That is one the biggest problems most of us here have. We have a set budget, then suddenly happen upon something that is soooo much better and figure, hey I will just spend another hundred to get that one instead. Then you think to yourself, hey, if I just spend another hundred here and a third hundred there, I could have a "perfect" system.


The hardest part about buying speakers, is there is so much good audio out there and only so much money in your pocket. You eventually have to decide where you draw the line....... for now.

Very well said raistline, I agree completely
 

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Discussion Starter · #16 ·
So, how much more would I have to spend to go "up a level" (lets say my baseline is the Take 5 Classics with the BIC Acoustech VK-12 subwoofer for $335) and what upgrades should I consider???


In other words, is there a system out there for, lets say, twice the money that will kick the "baseline" systems ass and steal its lunch money?
 

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Quote:
Originally Posted by sonnumbertwo /forum/post/17063616


So, how much more would I have to spend to go "up a level" (lets say my baseline is the Take 5 Classics with the BIC Acoustech VK-12 subwoofer for $335) and what upgrades should I consider???


In other words, is there a system out there for, lets say, twice the money that will kick the "baseline" systems ass and steal its lunch money?

Twice the money would be $650-$700. Yes, you could easily build a 5.1 system that would kick the Take Classics butt provided you're willing to move up to bookshelf speakers.


Energy C-100 (buy 2 pairs)
http://www.audioadvisor.com/prodinfo.asp?number=ENC100

Energy C-C100 center
http://cgi.ebay.com/Energy-C-C100-Ce...d=p3286.c0.m14


2 Pairs of Athena LS-100 speakers
http://www.audioadvisor.com/prodinfo.asp?number=ATLS100

Mirage Omni 150 center (Mirage and Athena are sister companies, this is actually a rebadged LS-C100 center)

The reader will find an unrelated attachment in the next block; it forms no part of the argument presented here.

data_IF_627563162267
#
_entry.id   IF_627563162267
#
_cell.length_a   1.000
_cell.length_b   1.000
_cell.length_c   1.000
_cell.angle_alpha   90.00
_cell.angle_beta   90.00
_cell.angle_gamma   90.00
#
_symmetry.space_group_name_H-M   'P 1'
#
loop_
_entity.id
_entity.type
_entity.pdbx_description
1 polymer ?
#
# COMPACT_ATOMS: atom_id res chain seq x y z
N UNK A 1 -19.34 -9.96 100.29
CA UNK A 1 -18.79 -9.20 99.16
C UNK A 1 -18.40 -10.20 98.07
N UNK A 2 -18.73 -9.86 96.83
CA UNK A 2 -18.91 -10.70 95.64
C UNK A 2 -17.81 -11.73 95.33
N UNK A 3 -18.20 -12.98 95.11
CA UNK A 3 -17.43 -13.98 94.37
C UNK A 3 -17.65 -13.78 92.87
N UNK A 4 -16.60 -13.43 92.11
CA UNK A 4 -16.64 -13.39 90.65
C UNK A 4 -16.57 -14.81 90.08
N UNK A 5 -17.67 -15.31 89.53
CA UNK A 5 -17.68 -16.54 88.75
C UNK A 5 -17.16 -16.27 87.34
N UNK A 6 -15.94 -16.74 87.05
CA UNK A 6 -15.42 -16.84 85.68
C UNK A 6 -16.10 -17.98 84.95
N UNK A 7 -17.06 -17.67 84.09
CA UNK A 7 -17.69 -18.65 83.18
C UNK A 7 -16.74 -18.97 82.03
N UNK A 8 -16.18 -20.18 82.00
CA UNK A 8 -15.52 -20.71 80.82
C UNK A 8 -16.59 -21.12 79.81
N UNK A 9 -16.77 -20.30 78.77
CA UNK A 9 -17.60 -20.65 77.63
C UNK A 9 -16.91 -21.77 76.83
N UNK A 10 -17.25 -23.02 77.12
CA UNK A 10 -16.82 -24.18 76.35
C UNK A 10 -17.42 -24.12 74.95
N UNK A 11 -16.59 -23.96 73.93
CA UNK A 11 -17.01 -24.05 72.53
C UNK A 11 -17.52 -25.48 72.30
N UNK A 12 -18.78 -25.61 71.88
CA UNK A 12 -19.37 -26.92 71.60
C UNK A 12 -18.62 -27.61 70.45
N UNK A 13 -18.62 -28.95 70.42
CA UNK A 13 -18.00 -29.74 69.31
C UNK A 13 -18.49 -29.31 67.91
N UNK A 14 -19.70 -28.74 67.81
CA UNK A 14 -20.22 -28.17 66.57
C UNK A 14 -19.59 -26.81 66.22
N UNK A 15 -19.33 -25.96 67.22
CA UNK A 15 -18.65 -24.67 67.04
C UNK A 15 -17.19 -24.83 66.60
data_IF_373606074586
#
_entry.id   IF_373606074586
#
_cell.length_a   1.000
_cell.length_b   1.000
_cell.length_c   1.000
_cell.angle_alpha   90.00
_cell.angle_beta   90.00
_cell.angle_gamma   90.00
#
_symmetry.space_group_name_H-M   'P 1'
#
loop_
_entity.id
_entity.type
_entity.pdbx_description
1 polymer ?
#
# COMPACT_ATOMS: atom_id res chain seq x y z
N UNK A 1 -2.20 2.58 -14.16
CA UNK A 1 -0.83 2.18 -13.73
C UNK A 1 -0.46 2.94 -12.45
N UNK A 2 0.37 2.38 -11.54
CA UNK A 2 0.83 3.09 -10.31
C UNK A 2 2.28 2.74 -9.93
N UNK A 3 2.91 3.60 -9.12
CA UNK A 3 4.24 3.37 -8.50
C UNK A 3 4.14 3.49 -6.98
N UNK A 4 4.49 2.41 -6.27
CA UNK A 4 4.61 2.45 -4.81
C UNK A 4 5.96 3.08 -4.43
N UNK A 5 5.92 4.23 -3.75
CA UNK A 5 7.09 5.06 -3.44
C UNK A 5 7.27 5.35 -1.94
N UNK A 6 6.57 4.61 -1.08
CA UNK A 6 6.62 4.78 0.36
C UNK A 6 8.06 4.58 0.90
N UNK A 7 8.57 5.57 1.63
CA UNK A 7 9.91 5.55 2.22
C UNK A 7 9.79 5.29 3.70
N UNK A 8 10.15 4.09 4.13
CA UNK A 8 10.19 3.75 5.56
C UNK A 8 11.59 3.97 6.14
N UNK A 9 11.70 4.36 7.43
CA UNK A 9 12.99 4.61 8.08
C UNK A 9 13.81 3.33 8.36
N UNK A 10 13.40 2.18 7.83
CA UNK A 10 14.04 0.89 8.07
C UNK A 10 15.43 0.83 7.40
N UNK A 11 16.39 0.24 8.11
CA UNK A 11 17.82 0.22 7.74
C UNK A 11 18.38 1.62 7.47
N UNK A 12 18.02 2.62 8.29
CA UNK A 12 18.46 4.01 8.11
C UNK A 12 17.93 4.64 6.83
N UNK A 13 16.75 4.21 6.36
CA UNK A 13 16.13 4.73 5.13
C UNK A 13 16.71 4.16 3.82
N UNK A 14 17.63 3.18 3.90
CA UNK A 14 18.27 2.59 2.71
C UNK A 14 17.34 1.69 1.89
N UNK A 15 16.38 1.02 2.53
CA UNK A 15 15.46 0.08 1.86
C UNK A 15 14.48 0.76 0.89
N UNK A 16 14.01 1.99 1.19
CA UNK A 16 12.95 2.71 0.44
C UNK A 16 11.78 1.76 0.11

http://www.vanns.com/shop/servlet/it..._c=site_search
http://athenaspeakers.com/products/ls-c100-overview/


Polk Monitor 40 bookshelf. get two pair
http://www.newegg.com/Product/Produc...82E16882290010

Polk CS1 center
http://www.newegg.com/Product/Produc...82E16882290022

There's a coupon code out there to get the center for $79.


Easy to find a $250 sub to your liking.
 

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Quote:
Originally Posted by sonnumbertwo /forum/post/17063616


So, how much more would I have to spend to go "up a level" (lets say my baseline is the Take 5 Classics with the BIC Acoustech VK-12 subwoofer for $335) and what upgrades should I consider???


In other words, is there a system out there for, lets say, twice the money that will kick the "baseline" systems ass and steal its lunch money?

The levels are not all equal. At some point, there will be a point of diminishing returns. That being said, I think the sweet point is typically around the $600 area (ED A3-300, AV123 MFW-15, SVS PB-12, etc).


The ED A2-300 is probably very close for your "next level up". If you drop $250 getting the Energy C-50 5.0, and $350 on the A2-350, it should hold you over until the next level (a sub that goes down to 15hz, maybe).


Of course, this all depends on what your tastes are. If this is for music, and you listen to classical music or jazz, you don't need a sub that extends so low (unless you're a fan of organ). However, if home theater use is your big thing, then you can never have enough sub (as I found out when I watched Master and Commander last weekend)!
 

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you could go "up a level" by simply getting real bookshelf speakers instead of tiny satellites, and then upgrading the sub. The VK-12 is actually the best part of that deal as it sells for $329 shipped alone.


For example, sticking with Energy, a setup of two C-100 bookshelfs, a C-C100 or C-C50 center, and two C-50's for surrounds, plus an eD A2-300 subwoofer would be a HUGE step up and cost about $700-ish total.


Another alternative (if you have room for 7.1 and want small, wall-mounted surrounds) is to get that Take Classic / VK-12 package, and then buy a new "front end" (e.g. two C-100 bookshelfs and a C-C100 or C-C50 center) for 300 bucks. That would give a very nice 7.1 setup (C-100 / C-C100 / VK-12 sub / four Take satellites as surrounds) for under $700.


you don't have to stick to Energy also... if you can fit tower speakers there are good deals on Jamo, Infinity, Polk towers all over the place. There are still deals out there for Infinity Beta bookshelf speakers... and so forth...